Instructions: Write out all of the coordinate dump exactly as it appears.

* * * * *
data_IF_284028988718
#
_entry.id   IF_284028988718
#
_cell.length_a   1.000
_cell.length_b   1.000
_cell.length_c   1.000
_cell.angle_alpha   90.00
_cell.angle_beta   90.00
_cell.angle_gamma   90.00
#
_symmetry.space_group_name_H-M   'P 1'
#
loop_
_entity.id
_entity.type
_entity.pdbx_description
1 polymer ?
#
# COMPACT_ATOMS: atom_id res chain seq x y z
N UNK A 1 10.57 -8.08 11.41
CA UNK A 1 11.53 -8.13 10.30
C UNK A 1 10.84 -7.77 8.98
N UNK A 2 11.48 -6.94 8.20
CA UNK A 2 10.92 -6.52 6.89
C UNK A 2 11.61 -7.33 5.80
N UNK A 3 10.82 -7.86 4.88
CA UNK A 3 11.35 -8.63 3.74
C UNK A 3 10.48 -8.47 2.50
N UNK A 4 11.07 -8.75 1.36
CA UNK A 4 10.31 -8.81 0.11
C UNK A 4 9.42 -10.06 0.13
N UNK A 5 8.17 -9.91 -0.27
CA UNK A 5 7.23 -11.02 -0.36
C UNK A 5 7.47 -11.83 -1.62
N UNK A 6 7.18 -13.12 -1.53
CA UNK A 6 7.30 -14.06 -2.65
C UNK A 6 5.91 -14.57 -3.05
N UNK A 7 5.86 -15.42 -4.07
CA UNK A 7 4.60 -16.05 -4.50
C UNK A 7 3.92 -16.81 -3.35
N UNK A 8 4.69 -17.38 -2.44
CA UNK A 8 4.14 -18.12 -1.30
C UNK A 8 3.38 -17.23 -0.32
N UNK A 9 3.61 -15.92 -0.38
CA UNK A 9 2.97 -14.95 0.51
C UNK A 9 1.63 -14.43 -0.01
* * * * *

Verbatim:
data_IF_284028988718
#
_entry.id   IF_284028988718
#
_cell.length_a   1.000
_cell.length_b   1.000
_cell.length_c   1.000
_cell.angle_alpha   90.00
_cell.angle_beta   90.00
_cell.angle_gamma   90.00
#
_symmetry.space_group_name_H-M   'P 1'
#
loop_
_entity.id
_entity.type
_entity.pdbx_description
1 polymer ?
#
# COMPACT_ATOMS: atom_id res chain seq x y z
N UNK A 1 10.57 -8.08 11.41
CA UNK A 1 11.53 -8.13 10.30
C UNK A 1 10.84 -7.77 8.98
N UNK A 2 11.48 -6.94 8.20
CA UNK A 2 10.92 -6.52 6.89
C UNK A 2 11.61 -7.33 5.80
N UNK A 3 10.82 -7.86 4.88
CA UNK A 3 11.35 -8.63 3.74
C UNK A 3 10.48 -8.47 2.50
N UNK A 4 11.07 -8.75 1.36
CA UNK A 4 10.31 -8.81 0.11
C UNK A 4 9.42 -10.06 0.13
N UNK A 5 8.17 -9.91 -0.27
CA UNK A 5 7.23 -11.02 -0.36
C UNK A 5 7.47 -11.83 -1.62
N UNK A 6 7.18 -13.12 -1.53
CA UNK A 6 7.30 -14.06 -2.65
C UNK A 6 5.91 -14.57 -3.05
N UNK A 7 5.86 -15.42 -4.07
CA UNK A 7 4.60 -16.05 -4.50
C UNK A 7 3.92 -16.81 -3.35
N UNK A 8 4.69 -17.38 -2.44
CA UNK A 8 4.14 -18.12 -1.30
C UNK A 8 3.38 -17.23 -0.32
N UNK A 9 3.61 -15.92 -0.38
CA UNK A 9 2.97 -14.95 0.51
C UNK A 9 1.63 -14.43 -0.01